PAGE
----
Our colleagues at the Technology Law Source Blog advise of a new interesting case concerning the discovery of social media account information in a disability discrimination case. There are two noteworthy pieces to this case. First, the New York federal court judge provides a good roadmap as what information posted on social networking sites is
Describing it as a “rather novel issue,” a federal court recently held that a former employee’s public posts on his personal Facebook page did not constitute solicitation of his former co-workers under the terms of his non-solicitation agreement with his former employer. [See Pre-Paid Legal Services, Inc. v. Cahill, No. 12-CV-346, Doc. 31 (Jan. 22, 2013), Report and Recommendation affirmed and adopted, Doc. 32 (Feb. 12, 2013)] The court further noted that invitations sent to former co-workers to join Twitter were not solicitations under the agreement because the invitations did not request the co-workers to “follow” the former employee, they did not contain any information about the new employer, and they were sent by Twitter instead of as targeted email blasts by the former employee.
Though the court found that the former employee’s social networking activities did not constitute solicitation under his agreement, it did enter a preliminary injunction against the former employee based on his direct solicitation of one of his former co-workers through a private in-person meeting and follow up text messages sent to the co-worker. The court entered the injunction until the issues could be presented to an arbitrator pursuant to the parties’ arbitration agreement.
As noted in a recent blog and in the news report mentioned from last week, 21 states have social media privacy legislation pending. But, social media privacy could soon be governed by an act of Congress.…
Continue Reading Social Media Privacy Makes Its Way to Capitol Hill
Naked pictures? Drunken celebrations? Sexist comments? A click of a button and all evidence of your “Weekend at Bernie’s” can disappear. Job seekers know to scrub clean their Facebook pages before they connect with potential employers, to remove all trace of their off-color on-line life. But here in Ohio you can’t delete your way out…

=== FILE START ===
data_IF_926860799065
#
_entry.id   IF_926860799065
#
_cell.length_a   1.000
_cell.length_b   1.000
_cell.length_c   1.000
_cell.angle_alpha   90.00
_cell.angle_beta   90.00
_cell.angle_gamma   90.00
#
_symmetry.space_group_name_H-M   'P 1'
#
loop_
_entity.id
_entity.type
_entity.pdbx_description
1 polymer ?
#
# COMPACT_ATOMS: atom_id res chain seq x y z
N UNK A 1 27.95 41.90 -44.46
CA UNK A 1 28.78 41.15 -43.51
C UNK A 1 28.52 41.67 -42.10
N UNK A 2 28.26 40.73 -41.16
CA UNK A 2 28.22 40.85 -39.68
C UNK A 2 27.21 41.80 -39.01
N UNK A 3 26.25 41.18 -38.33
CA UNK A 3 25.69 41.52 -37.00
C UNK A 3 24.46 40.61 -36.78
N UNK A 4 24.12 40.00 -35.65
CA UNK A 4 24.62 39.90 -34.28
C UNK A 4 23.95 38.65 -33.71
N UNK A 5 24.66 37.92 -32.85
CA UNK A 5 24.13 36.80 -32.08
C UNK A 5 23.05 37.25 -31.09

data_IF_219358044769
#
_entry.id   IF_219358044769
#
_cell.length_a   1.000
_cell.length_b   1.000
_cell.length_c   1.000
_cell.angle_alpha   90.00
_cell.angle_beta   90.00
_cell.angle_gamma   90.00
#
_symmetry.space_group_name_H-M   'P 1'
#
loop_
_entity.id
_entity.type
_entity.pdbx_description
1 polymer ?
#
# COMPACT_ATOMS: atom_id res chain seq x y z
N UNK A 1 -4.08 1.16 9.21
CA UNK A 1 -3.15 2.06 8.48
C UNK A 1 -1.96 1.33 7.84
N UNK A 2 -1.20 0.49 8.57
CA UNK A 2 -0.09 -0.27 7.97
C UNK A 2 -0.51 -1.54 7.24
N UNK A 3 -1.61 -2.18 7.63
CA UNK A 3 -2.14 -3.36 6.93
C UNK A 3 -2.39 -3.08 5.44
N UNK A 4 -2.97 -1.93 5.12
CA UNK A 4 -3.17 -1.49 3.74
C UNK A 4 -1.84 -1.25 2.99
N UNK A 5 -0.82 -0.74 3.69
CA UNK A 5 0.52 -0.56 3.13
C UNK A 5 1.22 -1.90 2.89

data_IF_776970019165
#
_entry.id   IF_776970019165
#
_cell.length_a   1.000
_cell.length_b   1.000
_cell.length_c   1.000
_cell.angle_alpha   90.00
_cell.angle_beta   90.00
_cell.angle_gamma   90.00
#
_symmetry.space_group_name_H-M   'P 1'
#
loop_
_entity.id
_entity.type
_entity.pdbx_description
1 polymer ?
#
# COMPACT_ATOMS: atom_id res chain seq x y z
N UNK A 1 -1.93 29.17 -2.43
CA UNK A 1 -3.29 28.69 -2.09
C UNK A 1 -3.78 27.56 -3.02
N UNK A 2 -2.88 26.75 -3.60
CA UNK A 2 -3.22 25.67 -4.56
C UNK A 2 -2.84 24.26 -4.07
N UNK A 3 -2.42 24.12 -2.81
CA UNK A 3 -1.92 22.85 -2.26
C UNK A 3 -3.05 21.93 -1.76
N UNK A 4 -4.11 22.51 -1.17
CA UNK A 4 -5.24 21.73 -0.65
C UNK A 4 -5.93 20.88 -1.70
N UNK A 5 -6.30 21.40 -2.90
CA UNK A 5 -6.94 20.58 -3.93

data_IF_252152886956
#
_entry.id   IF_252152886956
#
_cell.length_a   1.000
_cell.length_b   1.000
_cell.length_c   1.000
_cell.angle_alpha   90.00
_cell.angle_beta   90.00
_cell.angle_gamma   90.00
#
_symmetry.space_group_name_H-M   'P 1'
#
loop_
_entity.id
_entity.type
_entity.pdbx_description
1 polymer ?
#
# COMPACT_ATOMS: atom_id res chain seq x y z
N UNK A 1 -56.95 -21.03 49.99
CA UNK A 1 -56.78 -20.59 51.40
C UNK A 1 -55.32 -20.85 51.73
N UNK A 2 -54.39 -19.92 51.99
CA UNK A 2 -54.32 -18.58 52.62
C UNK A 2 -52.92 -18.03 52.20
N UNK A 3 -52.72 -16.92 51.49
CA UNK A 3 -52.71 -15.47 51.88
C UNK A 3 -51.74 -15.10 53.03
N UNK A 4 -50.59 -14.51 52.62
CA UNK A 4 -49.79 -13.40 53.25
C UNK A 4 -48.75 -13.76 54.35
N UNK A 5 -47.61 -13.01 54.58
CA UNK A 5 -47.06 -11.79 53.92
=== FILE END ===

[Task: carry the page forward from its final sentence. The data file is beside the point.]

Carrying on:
On Thursday May 24, 2012, State Senator Charleta Tavares of Columbus introduced a bill that would prohibit employers from asking applicants or employees for their social media password. The bill follows a trend started in Maryland and followed by at least 11 other states (plus Congress) that would prohibit this employer practice.
Is this legislation necessary? Well, I was asked this question on 10TV in Columbus last Thursday night and my answer was an emphatic "No!" Though this type of legislation seems to be "trending" nationwide, the examples of employers that actually require their applicants or employees to turn over their passwords are actually few and far between. Indeed, the two employers that were outed by the press in recent years for this requirement — the City of Bozeman, Montana, and the Maryland Department of Corrections (both public employers, incidentally) — were deluged by so much negative press and public outcry that they stopped the practice.
This is not to say that employers don’t have valid reasons for reviewing applicant and employee social media activity. They most certainly do. But in most industries, they don’t have any real need or obligation to look through anything other than what the individual makes public through their chosen privacy settings. In those limited instances where an employer may have a legitimate need to inquire further — think law enforcement, financial sector and daycare settings, for instance — they should be able to ask applicants for access to their Facebook pages. It’s up to the applicant to decide whether to provide it.
In addition to the court of public opinion, there are other reasons for employers not to ask for social media passwords. Identifying, recruiting and retaining qualified employees is difficult enough for employers without creating a "Big Brother" environment that inevitably will turn off applicants and employees who don’t want to work in that kind of environment for fear that petty indiscretions on their Facebook pages will hamper their employment opportunities.